Uncomfortable shoes, splashing through puddles, standing up for hours – our feet go through a lot in a day, so it's no surprise that we sometimes get dry skin.
This can occasionally be caused by a lack of moisture in the skin's uppermost layer – the epidermis. It can leave skin looking dull and flaky, feeling rough to the touch, and even cracked. However, the good news is that there's plenty you can do to both avoid and treat dry skin on your feet.
What causes dryness?
There are a number of factors that can lead to the skin on your feet becoming dry and dehydrated, such as:
- Standing for long periods. This can increase pressure on the feet, leading to potential dryness and cracked heels
- Regularly wearing open-backed shoes, like sandals and flip-flops. When you wear these types of shoes, the fat on the back of the heel expands sideways, increasing pressure on the heel, which can dry out and lead to cracks
- Taking long, hot showers or baths and using harsh soaps/shower gels. The combination of hot water and strong cleansers can break down the skin’s natural defence barrier, allowing moisture to escape, and leaving it dehydrated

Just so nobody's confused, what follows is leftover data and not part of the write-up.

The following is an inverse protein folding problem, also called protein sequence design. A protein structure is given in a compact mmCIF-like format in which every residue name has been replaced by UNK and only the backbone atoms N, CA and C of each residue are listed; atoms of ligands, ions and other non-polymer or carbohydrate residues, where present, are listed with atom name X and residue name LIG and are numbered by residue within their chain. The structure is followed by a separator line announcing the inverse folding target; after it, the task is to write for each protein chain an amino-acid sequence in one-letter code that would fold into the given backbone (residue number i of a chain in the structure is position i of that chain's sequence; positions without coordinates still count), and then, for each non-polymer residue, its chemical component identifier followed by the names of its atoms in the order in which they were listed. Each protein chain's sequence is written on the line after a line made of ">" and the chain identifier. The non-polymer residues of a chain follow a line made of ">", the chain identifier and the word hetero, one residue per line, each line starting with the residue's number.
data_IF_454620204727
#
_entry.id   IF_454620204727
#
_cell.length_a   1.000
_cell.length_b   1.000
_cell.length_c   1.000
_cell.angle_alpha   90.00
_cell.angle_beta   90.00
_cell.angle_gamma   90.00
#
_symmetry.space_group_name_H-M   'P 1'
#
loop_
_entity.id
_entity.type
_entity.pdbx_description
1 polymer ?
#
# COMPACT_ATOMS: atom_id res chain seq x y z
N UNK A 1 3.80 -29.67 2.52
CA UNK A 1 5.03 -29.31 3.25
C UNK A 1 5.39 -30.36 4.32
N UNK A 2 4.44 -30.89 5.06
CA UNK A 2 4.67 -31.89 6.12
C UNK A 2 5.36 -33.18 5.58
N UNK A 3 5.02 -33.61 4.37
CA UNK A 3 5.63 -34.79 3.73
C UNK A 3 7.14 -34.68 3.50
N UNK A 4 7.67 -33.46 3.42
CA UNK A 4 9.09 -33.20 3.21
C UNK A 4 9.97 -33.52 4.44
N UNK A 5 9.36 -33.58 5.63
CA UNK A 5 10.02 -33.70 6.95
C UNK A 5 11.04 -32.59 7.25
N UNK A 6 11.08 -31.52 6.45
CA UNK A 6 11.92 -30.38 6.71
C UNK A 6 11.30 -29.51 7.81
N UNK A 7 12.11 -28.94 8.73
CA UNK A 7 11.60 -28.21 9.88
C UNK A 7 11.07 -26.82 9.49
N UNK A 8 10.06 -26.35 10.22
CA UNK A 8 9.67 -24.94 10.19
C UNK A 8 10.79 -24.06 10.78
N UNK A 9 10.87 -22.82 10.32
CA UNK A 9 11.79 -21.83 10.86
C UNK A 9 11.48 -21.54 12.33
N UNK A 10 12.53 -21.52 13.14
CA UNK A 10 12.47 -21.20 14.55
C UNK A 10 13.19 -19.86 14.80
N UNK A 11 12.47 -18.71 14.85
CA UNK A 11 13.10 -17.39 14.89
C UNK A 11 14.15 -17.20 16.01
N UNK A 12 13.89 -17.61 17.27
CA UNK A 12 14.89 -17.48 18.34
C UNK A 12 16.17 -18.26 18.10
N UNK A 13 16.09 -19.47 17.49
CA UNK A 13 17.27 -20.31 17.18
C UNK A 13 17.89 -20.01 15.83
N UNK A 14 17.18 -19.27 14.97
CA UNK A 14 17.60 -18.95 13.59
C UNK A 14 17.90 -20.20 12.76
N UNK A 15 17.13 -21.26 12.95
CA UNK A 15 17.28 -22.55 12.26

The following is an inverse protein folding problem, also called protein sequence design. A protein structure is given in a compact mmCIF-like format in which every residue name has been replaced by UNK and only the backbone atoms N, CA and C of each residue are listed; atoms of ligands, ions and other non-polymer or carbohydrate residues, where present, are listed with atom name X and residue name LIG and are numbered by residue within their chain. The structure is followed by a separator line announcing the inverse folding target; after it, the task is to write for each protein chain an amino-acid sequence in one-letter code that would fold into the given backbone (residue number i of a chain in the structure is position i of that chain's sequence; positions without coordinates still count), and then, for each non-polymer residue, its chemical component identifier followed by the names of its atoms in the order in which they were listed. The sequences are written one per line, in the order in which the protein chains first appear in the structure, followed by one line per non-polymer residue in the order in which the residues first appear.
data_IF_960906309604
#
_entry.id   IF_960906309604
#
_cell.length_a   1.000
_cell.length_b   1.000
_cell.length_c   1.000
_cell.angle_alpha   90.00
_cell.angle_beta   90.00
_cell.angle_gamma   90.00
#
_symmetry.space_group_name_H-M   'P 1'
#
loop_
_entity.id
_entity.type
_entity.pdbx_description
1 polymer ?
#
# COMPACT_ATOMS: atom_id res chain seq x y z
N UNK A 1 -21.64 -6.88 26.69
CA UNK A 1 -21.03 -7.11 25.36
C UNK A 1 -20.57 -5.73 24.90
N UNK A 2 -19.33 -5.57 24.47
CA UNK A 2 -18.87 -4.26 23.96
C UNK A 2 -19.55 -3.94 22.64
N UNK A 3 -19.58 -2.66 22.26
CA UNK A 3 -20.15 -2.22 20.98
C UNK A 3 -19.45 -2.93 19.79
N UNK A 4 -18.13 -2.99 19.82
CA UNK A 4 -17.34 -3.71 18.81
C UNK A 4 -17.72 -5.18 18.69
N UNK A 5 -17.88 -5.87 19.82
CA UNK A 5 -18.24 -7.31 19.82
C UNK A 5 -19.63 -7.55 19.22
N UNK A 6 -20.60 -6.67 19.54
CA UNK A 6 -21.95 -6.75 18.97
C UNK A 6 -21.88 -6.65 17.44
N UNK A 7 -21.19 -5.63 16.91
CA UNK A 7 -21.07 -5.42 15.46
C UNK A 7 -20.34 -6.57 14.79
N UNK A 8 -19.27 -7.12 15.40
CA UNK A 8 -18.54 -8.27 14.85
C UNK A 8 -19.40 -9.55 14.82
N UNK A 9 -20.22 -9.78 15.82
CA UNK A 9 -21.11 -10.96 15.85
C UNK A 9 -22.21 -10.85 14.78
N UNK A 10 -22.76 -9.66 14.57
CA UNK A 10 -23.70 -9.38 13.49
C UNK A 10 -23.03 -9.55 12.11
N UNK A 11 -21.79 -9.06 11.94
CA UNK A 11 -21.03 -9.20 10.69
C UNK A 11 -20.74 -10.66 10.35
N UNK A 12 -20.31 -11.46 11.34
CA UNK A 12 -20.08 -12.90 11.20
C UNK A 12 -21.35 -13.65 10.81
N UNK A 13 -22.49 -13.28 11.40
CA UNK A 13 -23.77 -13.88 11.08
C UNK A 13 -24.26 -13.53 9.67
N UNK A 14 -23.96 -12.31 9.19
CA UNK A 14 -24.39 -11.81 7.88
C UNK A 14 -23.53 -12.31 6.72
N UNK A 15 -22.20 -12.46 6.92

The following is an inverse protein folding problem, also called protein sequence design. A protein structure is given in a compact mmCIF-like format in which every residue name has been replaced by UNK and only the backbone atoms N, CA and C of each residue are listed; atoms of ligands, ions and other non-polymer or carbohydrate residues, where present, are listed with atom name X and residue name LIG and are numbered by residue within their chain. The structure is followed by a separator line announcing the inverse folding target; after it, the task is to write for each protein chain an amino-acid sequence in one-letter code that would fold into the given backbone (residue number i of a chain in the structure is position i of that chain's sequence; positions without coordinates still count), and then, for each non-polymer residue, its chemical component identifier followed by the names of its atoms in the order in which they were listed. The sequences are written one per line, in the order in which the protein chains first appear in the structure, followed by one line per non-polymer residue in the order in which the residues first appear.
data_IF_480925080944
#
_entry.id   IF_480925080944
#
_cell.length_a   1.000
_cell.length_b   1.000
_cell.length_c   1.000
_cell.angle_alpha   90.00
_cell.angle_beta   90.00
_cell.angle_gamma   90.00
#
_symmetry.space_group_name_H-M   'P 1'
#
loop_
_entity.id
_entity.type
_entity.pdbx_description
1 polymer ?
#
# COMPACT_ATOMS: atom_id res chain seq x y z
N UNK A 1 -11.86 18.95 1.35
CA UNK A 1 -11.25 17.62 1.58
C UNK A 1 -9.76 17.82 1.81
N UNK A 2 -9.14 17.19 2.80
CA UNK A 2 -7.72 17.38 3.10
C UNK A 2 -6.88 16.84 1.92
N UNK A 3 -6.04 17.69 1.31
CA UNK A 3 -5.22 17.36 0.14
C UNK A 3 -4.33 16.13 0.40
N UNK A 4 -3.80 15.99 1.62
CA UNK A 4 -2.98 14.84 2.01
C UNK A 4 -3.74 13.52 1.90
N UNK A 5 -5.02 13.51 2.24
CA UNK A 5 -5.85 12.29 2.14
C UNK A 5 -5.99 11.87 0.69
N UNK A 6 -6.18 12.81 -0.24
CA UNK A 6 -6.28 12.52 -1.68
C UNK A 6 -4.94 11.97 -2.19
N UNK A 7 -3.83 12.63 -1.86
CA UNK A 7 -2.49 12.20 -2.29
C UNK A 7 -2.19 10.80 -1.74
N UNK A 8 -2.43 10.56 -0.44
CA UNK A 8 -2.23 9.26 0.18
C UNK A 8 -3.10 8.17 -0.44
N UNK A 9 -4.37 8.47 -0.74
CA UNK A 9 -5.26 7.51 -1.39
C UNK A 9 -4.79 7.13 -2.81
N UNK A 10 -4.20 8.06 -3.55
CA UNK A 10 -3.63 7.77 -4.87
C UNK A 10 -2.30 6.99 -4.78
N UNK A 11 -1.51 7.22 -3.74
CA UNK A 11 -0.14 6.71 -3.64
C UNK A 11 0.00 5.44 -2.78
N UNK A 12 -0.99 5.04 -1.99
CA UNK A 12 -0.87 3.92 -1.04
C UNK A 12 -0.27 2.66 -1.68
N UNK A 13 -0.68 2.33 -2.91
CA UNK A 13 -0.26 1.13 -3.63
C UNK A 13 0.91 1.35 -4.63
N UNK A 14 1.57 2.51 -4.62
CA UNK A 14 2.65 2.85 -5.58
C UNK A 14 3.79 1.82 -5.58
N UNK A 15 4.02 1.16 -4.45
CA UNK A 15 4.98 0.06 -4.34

- Being overweight. This can increase the pressure on the fat pad under the heel, causing it to spread sideways, leading to dryness and cracks
What to look out for
The build-up of dry skin can not only be uncomfortable but, if not dealt with, can also lead to other more painful problems such as corns and calluses. These are areas of hard or thick skin that can develop on the heel or ball of the foot due to pressure or friction. To help prevent corns and calluses from developing, choose footwear that fits properly. You can try soft insoles or heel pads in your shoes to support your feet, especially if you often spend long periods standing.
A lack of moisture can also cause the skin on the feet to crack, particularly on the heels. The first line of defence for cracked heels is to use a heel balm, which is available at your pharmacy. These can moisturise, soften and exfoliate dry skin.
What can you do to help?
Get into the habit of maintaining a proper footcare routine. Regularly file away the build-up of dead, dry skin using a foot file, pumice stone or battery-operated hard skin remover. This is usually best done after you have soaked your feet in water.
Moisturising your feet using nourishing lotions or creams can also be helpful. Rub this into your feet last thing at night after your bath or shower and wear a pair of cotton socks while you sleep to help lock in the moisture.
If things don't seem to be improving or the dry or cracked skin is causing you pain, see a podiatrist, your Doctor or a pharmacist for further advice.
If you have diabetes, or heart or circulation problems, don’t try to treat feet problems yourself. Ask your Doctor or pharmacist for instructions on which methods of hard skin removal are suitable for you, and for further advice around foot care.